Stretta Method

Stretta reflü tedavisi

The Stretta method is an endoscopic method used in the treatment of reflux, based on the principle of narrowing this area by sending radiofrequency waves to the lower end of the esophagus.

The Stretta method uses radiofrequency energy to improve the functionality of the sphincter between the esophagus and stomach. During the Stretta procedure, the gastroenterologist inserts a catheter into the patient’s esophagus and emits radiofrequency waves at the entry point into the stomach. These waves tighten the muscles around the sphincter, making it harder for stomach acid to escape back into the esophagus.

Gastroesophageal reflux disease (GERD) is a common condition that many people experience. In this condition, stomach acid escapes back into the esophagus (food pipe) and causes uncomfortable symptoms. There are a number of options for treating GERD and the Stretta procedure is one of them.

How is the Stretta Procedure Performed?

The Stretta procedure is usually performed under light sedation. During the procedure, the doctor advances an endoscope (a thin, flexible tube) through the patient’s mouth into the esophagus. Radiofrequency energy is then applied to the lower part of the esophagus. This energy strengthens the muscles in the lower part of the esophagus and thus prevents stomach acid from escaping back up.

If gastroesophageal reflux disease is left untreated, various complications can develop in the long term. Prolonged acid exposure in the esophagus increases the risk of Barrett’s esophagus and esophageal cancer, which increases the importance of treatment. Minimally invasive treatment methods such as Stretta can play an important role in preventing such serious health problems.

The Stretta procedure can be an effective way to relieve reflux symptoms. Studies have shown that most patients who undergo this procedure have a significant reduction in their symptoms. In addition, the Stretta procedure usually comes with a quick recovery time and patients can usually return to normal activities within a few days after the procedure.

Advantages and Disadvantages of the Stretta Method

While the Stretta method offers an alternative way to treat gastroesophageal reflux disease, the unique advantages and potential disadvantages of this minimally invasive procedure should be carefully evaluated.

Advantages

  • It does not require general anesthesia and is performed under sedation.
  • Since it is not a surgical intervention, the recovery period is usually much shorter.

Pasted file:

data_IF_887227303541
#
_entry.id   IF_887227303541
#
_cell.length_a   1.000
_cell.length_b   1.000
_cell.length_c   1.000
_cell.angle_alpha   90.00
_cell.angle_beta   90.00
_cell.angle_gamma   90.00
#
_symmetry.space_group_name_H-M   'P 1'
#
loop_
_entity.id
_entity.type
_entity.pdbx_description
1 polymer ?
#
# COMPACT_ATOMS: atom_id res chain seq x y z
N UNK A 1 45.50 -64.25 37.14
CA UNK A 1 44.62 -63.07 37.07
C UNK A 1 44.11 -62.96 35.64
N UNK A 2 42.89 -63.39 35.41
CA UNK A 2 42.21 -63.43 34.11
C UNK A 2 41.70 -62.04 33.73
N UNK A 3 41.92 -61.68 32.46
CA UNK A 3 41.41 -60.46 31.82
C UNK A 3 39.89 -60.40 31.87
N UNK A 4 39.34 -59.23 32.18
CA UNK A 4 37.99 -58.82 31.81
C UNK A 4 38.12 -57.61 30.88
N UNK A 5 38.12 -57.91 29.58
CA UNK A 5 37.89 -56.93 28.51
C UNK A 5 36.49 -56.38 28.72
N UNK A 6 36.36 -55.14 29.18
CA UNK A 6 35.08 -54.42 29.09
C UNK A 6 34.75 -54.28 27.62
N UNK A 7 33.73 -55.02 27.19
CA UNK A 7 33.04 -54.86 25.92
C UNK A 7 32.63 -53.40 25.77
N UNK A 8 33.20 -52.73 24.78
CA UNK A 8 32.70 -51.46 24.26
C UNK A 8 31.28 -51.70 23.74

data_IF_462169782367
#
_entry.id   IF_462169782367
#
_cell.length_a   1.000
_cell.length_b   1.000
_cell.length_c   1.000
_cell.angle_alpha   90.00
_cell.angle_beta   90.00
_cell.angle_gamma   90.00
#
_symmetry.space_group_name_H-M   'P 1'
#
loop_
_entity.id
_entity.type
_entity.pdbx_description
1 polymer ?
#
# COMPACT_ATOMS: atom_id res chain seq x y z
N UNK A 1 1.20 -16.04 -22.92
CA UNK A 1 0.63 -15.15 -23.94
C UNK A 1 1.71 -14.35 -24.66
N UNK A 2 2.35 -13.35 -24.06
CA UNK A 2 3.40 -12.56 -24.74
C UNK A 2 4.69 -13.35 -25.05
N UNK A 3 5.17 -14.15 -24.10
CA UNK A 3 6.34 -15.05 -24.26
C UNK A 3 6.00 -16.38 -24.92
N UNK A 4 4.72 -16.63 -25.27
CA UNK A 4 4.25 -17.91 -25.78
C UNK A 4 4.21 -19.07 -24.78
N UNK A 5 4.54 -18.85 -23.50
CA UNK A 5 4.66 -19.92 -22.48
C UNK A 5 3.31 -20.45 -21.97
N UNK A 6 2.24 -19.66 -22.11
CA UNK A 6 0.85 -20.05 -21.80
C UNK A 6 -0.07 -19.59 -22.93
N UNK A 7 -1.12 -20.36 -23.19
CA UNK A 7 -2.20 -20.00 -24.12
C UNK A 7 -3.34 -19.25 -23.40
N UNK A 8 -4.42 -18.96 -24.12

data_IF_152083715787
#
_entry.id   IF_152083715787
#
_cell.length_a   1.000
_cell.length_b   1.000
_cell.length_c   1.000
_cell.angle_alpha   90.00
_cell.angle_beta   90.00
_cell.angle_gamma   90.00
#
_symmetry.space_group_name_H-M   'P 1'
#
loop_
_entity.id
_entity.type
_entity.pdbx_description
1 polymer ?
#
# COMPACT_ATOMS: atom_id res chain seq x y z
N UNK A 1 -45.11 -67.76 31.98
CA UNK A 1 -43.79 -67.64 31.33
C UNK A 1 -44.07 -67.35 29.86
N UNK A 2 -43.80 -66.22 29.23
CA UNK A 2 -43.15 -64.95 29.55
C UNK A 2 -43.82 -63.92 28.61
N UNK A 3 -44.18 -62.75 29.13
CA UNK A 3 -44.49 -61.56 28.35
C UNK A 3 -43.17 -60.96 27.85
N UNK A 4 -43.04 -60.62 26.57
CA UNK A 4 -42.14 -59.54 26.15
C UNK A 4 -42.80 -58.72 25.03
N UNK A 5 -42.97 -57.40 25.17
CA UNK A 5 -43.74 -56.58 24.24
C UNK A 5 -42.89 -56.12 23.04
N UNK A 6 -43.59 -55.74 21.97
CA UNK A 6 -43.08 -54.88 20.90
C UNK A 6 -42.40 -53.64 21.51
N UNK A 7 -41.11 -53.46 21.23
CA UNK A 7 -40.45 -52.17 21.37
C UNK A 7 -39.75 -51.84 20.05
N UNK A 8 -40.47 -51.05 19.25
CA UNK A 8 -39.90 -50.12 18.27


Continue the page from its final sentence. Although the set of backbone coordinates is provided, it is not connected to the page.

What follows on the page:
• It does not require an operating room and can be performed in endoscopic units.
  • Most patients can quickly return to their normal activities after the procedure.
  • Dietary restrictions are generally less after the procedure.

Disadvantages

  • The procedure may not be suitable for everyone and may have limitations, especially for people with severe gastric hernias or those who have had previous gastrointestinal surgery.
  • The effectiveness and duration of the procedure may vary on a patient-by-patient basis.
  • As with all treatment methods, complications may rarely develop.

Possible Side Effects of the Stretta Procedure

As with any medical procedure, the Stretta procedure can have some side effects. These can include a sore throat, temporary narrowing of the esophagus and temporary difficulty eating. However, these side effects are usually mild and temporary.

In conclusion, the Stretta procedure is an effective option for treating reflux. This minimally invasive procedure can help relieve symptoms and usually provides a quick recovery time. However, it is important to determine the most appropriate treatment option for each patient and this requires a detailed appointment process with your doctor.

Success of the Method and Potential for Post-Surgical Application

Stretta treatment is an endoscopic method offered to reflux patients as an alternative to surgery. Research on this procedure generally shows positive results. In particular, two large studies published in 2007 demonstrated the long-term effectiveness of Stretta. In the Puerto Rico study, 87% of patients had successful results even after four years, while in the US study the success rate was 75%.

The Stretta procedure is preferred because it is completely endoscopic, does not require abdominal incisions and can be performed under sedation, which increases patient comfort. The procedure involves the reconstruction of the valve between the esophagus and stomach with radiofrequency waves and usually allows the patient to return home after a 4-6 hour follow-up period. The recovery process is usually completed within 6-8 weeks and in some cases, patients may be able to avoid lifelong medication.

On the other hand, the feasibility of Stretta in patients who have undergone reflux surgery and then experience recurrent reflux symptoms has also been investigated. A study published in the journal Surgical Endoscopy reported that Stretta treatment can provide 10 years of successful results for patients with recurrent reflux complaints after surgery. This suggests that Stretta can be safely applied and effective even after more invasive procedures such as Nissen fundoplication surgery. These data suggest that Stretta may play an important role in the treatment of reflux.